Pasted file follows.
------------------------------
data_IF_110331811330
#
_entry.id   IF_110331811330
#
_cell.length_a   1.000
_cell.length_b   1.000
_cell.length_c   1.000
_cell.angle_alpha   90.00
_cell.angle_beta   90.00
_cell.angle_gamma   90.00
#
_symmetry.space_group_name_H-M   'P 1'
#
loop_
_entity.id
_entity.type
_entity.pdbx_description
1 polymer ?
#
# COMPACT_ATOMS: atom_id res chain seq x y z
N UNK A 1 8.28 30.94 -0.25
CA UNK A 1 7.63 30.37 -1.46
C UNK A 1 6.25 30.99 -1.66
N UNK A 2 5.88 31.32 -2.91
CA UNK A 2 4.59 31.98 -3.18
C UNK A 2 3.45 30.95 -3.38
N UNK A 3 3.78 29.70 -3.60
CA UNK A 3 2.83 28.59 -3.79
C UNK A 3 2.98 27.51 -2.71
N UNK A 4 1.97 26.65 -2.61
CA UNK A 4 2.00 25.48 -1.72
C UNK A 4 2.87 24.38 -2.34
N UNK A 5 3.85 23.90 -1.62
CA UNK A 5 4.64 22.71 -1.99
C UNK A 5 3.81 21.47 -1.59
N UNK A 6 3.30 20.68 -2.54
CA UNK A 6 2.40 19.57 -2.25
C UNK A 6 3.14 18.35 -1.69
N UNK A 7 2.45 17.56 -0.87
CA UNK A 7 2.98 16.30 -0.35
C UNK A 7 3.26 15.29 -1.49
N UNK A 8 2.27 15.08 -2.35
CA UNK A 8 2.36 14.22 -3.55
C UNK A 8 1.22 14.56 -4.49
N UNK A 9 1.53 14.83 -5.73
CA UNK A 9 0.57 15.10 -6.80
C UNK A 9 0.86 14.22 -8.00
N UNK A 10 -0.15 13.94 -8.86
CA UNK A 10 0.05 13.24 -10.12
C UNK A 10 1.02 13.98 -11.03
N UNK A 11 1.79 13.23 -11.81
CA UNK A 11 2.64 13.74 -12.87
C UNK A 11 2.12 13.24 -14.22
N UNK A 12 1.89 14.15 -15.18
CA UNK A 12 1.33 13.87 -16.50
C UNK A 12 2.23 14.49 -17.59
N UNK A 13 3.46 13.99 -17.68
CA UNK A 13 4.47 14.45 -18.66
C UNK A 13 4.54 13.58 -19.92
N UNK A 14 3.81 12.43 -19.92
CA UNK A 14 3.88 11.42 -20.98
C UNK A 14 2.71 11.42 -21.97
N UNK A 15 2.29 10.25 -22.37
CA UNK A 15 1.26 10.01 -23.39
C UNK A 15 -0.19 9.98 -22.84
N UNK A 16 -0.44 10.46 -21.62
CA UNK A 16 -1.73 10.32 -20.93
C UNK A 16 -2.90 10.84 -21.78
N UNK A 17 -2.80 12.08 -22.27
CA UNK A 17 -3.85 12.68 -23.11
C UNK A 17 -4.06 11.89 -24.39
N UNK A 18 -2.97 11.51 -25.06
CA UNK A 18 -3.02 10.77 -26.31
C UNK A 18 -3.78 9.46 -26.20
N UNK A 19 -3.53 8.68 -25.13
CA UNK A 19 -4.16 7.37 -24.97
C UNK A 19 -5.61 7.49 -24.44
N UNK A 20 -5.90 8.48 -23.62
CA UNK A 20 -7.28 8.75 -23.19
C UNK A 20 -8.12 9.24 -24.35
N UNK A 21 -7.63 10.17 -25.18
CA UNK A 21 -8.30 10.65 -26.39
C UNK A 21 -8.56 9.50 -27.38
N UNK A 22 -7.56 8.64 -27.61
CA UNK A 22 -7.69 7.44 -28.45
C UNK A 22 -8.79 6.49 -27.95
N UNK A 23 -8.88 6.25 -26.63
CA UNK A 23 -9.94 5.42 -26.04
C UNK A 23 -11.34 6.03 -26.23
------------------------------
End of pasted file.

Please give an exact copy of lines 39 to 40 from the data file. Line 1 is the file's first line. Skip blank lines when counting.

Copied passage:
N UNK A 7 2.45 17.56 -0.87
CA UNK A 7 2.98 16.30 -0.35